Both positive reinforcement and prudently administered punishment can be appropriate tools of discipline within the context of a positive parent-child relationship.
Power assertion, inductive techniques, and withdrawal of love each can be effective in certain situations. Reasoning is generally the most effective and power assertion the least effective in promoting internalization of parental standards. Spanking and other forms of corporal punishment can have negative consequences.
Baumrind identified three childrearing styles: authoritarian, permissive, and authoritative. A fourth style, neglectful or uninvolved, was identified later. Authoritative parents tend to raise more competent children. However, Baumrind's findings may be misleading when applied to some cultures or socioeconomic groups.
Family conflict can help children learn negotiating skills.
Guidepost 6: Why do young children help or hurt others, and why do they develop fears?
The roots of altruism and prosocial behavior appear early. This may be an inborn disposition, which can be cultivated by parental modeling and encouragement.
Instrumental aggression--first physical, then verbal--is most common in early childhood.
Most children become less aggressive after age 6 or 7, but the proportion of hostile aggression increases. Boys tend to practice overt aggression, whereas girls often engage in relational aggression.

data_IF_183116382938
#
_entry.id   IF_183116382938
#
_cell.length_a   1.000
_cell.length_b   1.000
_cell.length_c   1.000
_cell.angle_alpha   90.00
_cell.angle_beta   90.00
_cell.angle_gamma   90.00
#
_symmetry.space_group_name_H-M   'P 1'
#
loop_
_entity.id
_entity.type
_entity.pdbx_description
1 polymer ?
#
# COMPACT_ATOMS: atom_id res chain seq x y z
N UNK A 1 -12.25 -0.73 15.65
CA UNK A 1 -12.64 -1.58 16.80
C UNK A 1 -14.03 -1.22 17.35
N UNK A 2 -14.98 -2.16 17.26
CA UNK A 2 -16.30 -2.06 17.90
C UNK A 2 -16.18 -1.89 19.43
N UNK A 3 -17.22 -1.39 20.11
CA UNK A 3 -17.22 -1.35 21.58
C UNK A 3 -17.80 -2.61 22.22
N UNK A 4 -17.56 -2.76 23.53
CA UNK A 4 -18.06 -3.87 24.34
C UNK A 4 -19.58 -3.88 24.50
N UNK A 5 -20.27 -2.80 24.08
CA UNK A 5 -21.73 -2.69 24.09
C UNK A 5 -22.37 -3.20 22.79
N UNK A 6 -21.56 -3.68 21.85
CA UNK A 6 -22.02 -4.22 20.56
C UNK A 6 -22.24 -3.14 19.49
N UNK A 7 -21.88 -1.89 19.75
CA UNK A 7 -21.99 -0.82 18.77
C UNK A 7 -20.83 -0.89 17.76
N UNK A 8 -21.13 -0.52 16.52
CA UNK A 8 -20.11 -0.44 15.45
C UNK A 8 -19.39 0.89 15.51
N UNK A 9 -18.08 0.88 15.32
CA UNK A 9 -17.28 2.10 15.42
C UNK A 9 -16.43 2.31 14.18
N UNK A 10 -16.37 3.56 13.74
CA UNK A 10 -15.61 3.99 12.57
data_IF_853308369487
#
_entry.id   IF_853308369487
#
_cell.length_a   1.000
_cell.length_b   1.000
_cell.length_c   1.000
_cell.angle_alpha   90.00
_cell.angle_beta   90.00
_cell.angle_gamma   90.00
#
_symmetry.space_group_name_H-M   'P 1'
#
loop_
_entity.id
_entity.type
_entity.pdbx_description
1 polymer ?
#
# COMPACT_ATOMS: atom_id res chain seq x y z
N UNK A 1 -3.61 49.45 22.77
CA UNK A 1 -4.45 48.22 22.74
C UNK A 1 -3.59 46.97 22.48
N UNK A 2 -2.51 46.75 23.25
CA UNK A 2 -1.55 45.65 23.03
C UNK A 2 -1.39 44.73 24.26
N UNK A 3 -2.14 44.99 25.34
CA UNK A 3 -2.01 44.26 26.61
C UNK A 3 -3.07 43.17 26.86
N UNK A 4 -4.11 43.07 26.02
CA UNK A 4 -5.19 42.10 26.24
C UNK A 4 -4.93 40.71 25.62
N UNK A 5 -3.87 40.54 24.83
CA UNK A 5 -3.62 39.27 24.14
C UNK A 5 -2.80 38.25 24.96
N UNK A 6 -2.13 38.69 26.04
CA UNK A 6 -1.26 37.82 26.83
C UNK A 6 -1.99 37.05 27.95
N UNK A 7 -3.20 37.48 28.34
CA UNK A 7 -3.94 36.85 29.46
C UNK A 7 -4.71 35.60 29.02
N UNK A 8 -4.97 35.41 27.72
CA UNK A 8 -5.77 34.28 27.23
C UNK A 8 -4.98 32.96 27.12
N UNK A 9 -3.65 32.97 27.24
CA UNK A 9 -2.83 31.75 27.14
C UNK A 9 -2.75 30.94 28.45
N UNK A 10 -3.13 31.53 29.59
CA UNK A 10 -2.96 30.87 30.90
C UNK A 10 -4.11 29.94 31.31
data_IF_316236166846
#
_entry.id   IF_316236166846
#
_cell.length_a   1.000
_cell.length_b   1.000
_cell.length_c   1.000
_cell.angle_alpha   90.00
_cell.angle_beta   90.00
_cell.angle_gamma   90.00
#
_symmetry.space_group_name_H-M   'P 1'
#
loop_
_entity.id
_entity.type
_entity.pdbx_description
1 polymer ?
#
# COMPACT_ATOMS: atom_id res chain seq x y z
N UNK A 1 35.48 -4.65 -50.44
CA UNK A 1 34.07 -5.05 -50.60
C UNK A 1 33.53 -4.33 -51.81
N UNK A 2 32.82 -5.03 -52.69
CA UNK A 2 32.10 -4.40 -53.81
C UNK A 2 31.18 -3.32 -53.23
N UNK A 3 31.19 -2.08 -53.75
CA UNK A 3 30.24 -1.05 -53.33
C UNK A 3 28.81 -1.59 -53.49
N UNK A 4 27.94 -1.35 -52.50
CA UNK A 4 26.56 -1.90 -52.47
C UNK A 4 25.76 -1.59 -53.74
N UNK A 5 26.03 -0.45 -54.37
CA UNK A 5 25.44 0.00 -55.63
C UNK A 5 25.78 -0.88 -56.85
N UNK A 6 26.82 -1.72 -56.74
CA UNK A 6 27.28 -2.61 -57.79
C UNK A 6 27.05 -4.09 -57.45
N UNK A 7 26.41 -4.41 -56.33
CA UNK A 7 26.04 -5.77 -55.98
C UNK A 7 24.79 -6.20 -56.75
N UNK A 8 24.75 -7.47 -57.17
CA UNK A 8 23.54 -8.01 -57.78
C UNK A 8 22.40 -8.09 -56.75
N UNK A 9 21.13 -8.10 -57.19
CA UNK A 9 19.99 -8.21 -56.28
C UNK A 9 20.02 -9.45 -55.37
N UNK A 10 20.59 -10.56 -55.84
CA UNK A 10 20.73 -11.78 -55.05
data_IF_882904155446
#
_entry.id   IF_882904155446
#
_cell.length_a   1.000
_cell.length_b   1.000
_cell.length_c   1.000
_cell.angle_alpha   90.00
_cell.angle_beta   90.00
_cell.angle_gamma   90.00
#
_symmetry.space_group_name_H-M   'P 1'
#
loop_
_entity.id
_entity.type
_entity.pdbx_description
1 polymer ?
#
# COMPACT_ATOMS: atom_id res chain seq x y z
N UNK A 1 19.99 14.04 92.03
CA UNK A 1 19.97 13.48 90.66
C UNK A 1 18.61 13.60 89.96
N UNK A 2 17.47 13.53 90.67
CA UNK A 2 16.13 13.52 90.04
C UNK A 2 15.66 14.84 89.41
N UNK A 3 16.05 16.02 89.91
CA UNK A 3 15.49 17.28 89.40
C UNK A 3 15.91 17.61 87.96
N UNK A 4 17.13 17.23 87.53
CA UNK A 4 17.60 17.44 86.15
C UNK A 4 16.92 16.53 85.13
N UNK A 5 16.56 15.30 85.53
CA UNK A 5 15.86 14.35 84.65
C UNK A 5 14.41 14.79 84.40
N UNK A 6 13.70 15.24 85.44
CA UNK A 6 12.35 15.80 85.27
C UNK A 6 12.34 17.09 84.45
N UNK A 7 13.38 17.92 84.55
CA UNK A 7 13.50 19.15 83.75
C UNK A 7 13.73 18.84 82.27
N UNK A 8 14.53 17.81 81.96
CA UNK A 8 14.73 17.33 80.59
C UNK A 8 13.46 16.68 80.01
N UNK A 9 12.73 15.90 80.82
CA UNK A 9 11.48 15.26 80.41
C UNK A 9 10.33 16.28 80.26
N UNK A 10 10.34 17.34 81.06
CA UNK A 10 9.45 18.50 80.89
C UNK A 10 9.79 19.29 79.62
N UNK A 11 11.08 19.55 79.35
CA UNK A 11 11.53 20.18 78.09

Preschool children show temporary fears of real and imaginary objects and events; older children's fears tend to be more realistic.
Guidepost 7: What causes child abuse and neglect, and what are the effects of maltreatment?
The incidence of reported maltreatment of children has increased greatly.
Forms of maltreatment are physical abuse, neglect, sexual abuse, and emotional maltreatment.
Characteristics of the abuser or neglecter, the victim, the family, the community, and the larger culture all contribute to child abuse and neglect.
Maltreatment can interfere with physical, cognitive, emotional, and social development, and its effects can continue into adulthood. Still, many maltreated children show remarkable resilience.
RELATIONSHIPS WITH OTHER CHILDREN
Guidepost 8: How do young children get along with (or without) siblings?
Sibling and peer relationships contribute to self-efficacy.
Most sibling interactions are positive. Older siblings tend to initiate activities, and younger ones to imitate. Same-sex siblings, especially girls, get along best.
Siblings tend to resolve disputes on the basis of moral principles. Parental intervention in sibling conflict, especially among younger siblings, may prevent worse conflict later.
The kind of relationship children have with siblings often carries over into other peer relationships.
Only children seem to develop at least as well as children with siblings.
Guidepost 9: How do young children choose playmates and friends, and why are some children more popular than others?
Preschoolers choose playmates and friends who are like them. Aggressive children are less popular than prosocial children.
Friends have more positive and negative interactions than other playmates.
Parenting can affect children's social competence with peers.